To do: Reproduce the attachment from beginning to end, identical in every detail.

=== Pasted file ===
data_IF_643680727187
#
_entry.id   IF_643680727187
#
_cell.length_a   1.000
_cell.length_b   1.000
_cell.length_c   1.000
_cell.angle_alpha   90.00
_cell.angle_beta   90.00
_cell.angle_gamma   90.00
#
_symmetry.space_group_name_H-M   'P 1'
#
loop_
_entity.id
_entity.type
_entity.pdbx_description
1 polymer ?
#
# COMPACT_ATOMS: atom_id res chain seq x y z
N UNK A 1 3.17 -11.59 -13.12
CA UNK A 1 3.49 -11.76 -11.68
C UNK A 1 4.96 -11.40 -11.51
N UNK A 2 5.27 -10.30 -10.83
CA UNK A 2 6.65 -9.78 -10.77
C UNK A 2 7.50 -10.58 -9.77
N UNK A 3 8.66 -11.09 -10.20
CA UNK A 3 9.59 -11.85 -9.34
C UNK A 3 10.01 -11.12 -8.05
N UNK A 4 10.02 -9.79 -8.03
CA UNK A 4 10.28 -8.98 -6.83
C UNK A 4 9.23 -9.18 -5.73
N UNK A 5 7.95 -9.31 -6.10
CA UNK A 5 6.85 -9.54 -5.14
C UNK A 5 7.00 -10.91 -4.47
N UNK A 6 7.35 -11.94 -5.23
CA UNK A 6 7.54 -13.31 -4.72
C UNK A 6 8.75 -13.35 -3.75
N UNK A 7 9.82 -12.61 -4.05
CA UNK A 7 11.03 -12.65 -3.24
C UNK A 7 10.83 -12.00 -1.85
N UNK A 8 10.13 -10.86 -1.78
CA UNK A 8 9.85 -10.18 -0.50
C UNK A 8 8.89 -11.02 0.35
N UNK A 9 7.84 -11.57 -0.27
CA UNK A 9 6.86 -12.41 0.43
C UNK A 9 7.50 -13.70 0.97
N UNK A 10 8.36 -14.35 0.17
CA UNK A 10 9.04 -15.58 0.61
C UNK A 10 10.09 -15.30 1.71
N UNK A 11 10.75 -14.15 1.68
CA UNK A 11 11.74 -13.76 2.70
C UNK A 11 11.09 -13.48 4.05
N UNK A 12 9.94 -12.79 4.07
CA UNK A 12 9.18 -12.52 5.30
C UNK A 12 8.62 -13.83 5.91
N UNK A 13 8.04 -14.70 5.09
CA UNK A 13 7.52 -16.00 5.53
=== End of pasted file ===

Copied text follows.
data_IF_643680727187
#
_entry.id   IF_643680727187
#
_cell.length_a   1.000
_cell.length_b   1.000
_cell.length_c   1.000
_cell.angle_alpha   90.00
_cell.angle_beta   90.00
_cell.angle_gamma   90.00
#
_symmetry.space_group_name_H-M   'P 1'
#
loop_
_entity.id
_entity.type
_entity.pdbx_description
1 polymer ?
#
# COMPACT_ATOMS: atom_id res chain seq x y z
N UNK A 1 3.17 -11.59 -13.12
CA UNK A 1 3.49 -11.76 -11.68
C UNK A 1 4.96 -11.40 -11.51
N UNK A 2 5.27 -10.30 -10.83
CA UNK A 2 6.65 -9.78 -10.77
C UNK A 2 7.50 -10.58 -9.77
N UNK A 3 8.66 -11.09 -10.20
CA UNK A 3 9.59 -11.85 -9.34
C UNK A 3 10.01 -11.12 -8.05
N UNK A 4 10.02 -9.79 -8.03
CA UNK A 4 10.28 -8.98 -6.83
C UNK A 4 9.23 -9.18 -5.73
N UNK A 5 7.95 -9.31 -6.10
CA UNK A 5 6.85 -9.54 -5.14
C UNK A 5 7.00 -10.91 -4.47
N UNK A 6 7.35 -11.94 -5.23
CA UNK A 6 7.54 -13.31 -4.72
C UNK A 6 8.75 -13.35 -3.75
N UNK A 7 9.82 -12.61 -4.05
CA UNK A 7 11.03 -12.65 -3.24
C UNK A 7 10.83 -12.00 -1.85
N UNK A 8 10.13 -10.86 -1.78
CA UNK A 8 9.85 -10.18 -0.50
C UNK A 8 8.89 -11.02 0.35
N UNK A 9 7.84 -11.57 -0.27
CA UNK A 9 6.86 -12.41 0.43
C UNK A 9 7.50 -13.70 0.97
N UNK A 10 8.36 -14.35 0.17
CA UNK A 10 9.04 -15.58 0.61
C UNK A 10 10.09 -15.30 1.71
N UNK A 11 10.75 -14.15 1.68
CA UNK A 11 11.74 -13.76 2.70
C UNK A 11 11.09 -13.48 4.05
N UNK A 12 9.94 -12.79 4.07
CA UNK A 12 9.18 -12.52 5.30
C UNK A 12 8.62 -13.83 5.91
N UNK A 13 8.04 -14.70 5.09
CA UNK A 13 7.52 -16.00 5.53